Nope: type IFoo = interface function GetBar: IBar; procedure SetBar(const Value: IBar); property Bar: IBar read GetBar write SetBar; end; TFoo = class(..., IFoo) private function GetBar: IBar; procedure SetBar(const Value: IBar); // Look ma, No property! end; begin var Foo: IFoo := TFoo.Create; var Bar := Foo.Bar; end; Sure, but I don't see the problem; Don't use them if you don't like them. You will still need the getters and setters so there's not much saved by omitting the property declaration and you lose the meta information that the property communicates. I too would wish the the getters and setters could be hidden from the public API of the interface (like I wish that the private part could be hidden from class declarations) but I guess that we have their history (as COM interfaces) to thank for that. Since I need both COM and non-COM interfaces and a new breed of interfaces would just be a mess I can live with the annoyances the versatility brings with it.
  12. Anders Melander

    Do you need an ARM64 compiler for Windows?

    Sure - And the quality of soft- and hardware from behind the Iron Curtain reflected that fact. Let's say, for the sake of argument, that you represented a professional western software company. Would you accept a dependency on a library such as DevExpress (which is far from cheap), knowing that it was produced using pirated tools on a pirated OS, by developers which may or may not have your best interests in mind? I would not. Apart from the moral and business aspects there's also one of security. I know a few Russian developers which I fully trust because I know them both professionally and socially but from what I've heard from them I can't assume that all modern, educated Russians are like that. Some of their former colleagues would be happy to see the west go up in flames.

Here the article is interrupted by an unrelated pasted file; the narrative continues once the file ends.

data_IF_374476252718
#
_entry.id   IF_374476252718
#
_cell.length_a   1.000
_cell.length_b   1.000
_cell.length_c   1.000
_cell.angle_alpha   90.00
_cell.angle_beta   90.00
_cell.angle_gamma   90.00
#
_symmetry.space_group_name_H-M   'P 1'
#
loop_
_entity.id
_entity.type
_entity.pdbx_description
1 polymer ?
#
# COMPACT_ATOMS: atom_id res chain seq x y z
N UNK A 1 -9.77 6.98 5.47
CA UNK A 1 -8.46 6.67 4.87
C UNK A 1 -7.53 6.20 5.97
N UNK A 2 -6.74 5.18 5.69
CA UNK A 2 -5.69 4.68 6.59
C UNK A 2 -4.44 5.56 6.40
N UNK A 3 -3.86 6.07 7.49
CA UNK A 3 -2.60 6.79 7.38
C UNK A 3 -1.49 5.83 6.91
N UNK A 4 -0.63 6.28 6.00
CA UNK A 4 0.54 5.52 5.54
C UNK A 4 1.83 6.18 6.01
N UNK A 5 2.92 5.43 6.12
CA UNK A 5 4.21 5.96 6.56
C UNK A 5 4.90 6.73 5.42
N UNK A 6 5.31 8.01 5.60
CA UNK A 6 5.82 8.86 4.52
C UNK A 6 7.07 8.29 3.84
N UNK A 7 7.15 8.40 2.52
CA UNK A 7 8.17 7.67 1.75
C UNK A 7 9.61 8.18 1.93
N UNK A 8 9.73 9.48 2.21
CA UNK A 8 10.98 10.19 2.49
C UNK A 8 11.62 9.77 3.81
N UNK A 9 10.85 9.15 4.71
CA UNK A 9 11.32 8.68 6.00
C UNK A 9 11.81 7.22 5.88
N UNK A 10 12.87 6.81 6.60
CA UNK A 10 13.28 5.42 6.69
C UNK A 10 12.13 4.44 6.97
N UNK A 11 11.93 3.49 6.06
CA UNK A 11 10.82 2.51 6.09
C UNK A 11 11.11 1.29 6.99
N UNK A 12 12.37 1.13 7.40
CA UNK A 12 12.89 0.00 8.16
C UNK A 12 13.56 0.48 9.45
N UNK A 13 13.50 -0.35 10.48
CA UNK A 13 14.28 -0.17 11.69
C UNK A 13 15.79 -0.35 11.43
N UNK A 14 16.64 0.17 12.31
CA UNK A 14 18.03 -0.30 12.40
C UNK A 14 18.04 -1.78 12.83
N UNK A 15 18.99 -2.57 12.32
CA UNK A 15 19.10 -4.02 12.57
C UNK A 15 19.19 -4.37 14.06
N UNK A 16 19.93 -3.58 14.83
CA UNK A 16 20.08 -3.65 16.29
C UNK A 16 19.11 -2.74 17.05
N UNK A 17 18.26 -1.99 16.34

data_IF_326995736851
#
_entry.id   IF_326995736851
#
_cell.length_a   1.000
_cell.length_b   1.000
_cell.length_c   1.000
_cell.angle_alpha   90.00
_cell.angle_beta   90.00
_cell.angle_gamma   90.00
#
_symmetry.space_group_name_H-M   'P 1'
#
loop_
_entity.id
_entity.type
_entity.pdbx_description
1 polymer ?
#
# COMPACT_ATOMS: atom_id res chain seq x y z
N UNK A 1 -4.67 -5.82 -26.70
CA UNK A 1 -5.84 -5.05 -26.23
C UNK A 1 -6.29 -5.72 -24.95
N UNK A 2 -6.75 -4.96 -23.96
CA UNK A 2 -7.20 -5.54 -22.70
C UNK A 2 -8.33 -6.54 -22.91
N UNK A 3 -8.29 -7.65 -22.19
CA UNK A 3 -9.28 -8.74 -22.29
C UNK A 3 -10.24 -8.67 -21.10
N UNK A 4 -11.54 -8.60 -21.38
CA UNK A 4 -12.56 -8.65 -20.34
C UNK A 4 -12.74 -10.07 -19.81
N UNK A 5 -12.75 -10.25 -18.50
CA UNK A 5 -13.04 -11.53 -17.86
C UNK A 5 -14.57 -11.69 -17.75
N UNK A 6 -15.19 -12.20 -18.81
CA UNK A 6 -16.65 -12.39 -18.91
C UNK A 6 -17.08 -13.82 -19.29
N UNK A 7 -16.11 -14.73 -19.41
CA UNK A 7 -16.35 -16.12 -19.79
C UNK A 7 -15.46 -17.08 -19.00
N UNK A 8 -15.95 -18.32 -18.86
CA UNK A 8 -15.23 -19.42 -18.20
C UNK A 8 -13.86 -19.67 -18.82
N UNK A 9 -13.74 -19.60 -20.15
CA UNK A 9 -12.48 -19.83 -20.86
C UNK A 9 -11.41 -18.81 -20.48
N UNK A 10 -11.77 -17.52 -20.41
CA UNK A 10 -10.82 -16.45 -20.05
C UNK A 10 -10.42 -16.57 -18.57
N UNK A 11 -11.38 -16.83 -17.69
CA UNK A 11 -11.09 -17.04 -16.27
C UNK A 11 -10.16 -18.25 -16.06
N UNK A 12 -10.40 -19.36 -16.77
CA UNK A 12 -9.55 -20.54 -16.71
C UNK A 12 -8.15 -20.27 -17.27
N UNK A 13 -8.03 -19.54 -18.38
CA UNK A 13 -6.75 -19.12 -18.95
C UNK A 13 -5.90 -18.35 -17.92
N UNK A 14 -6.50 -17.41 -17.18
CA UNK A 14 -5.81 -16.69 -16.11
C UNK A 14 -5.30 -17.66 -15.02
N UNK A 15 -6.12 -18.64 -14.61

13. Anders Melander

    Do you need an ARM64 compiler for Windows?

    Since Russia no longer has (legal) access to moderne computer technology I wouldn't expect much - for the next decade or so.
  14. Anders Melander

    Left side cannot be assigned to

    So use a function instead but I can't see how that would improve anything for you. A property better expresses the intent. For interfaces properties are purely syntactic sugar so you really don't have to use them if you prefer not to. You can just call the getters or setters directly. How is that a pain?
  15. Anders Melander

    Left side cannot be assigned to

    Bold statement, given the fact that they were one of the language features, if not the feature, that made Delphi possible in the first place. If you need to pass them as var or out parameters then I would say that there's something wrong with your design but without a concrete example it's hard to say what. Code completion: Ditto. If you need to modify a property, which isn't writable, then there's something wrong with your design or with the class design. Many other languages doesn't have objects, interfaces, exception handling, etc. Pretty irrelevant.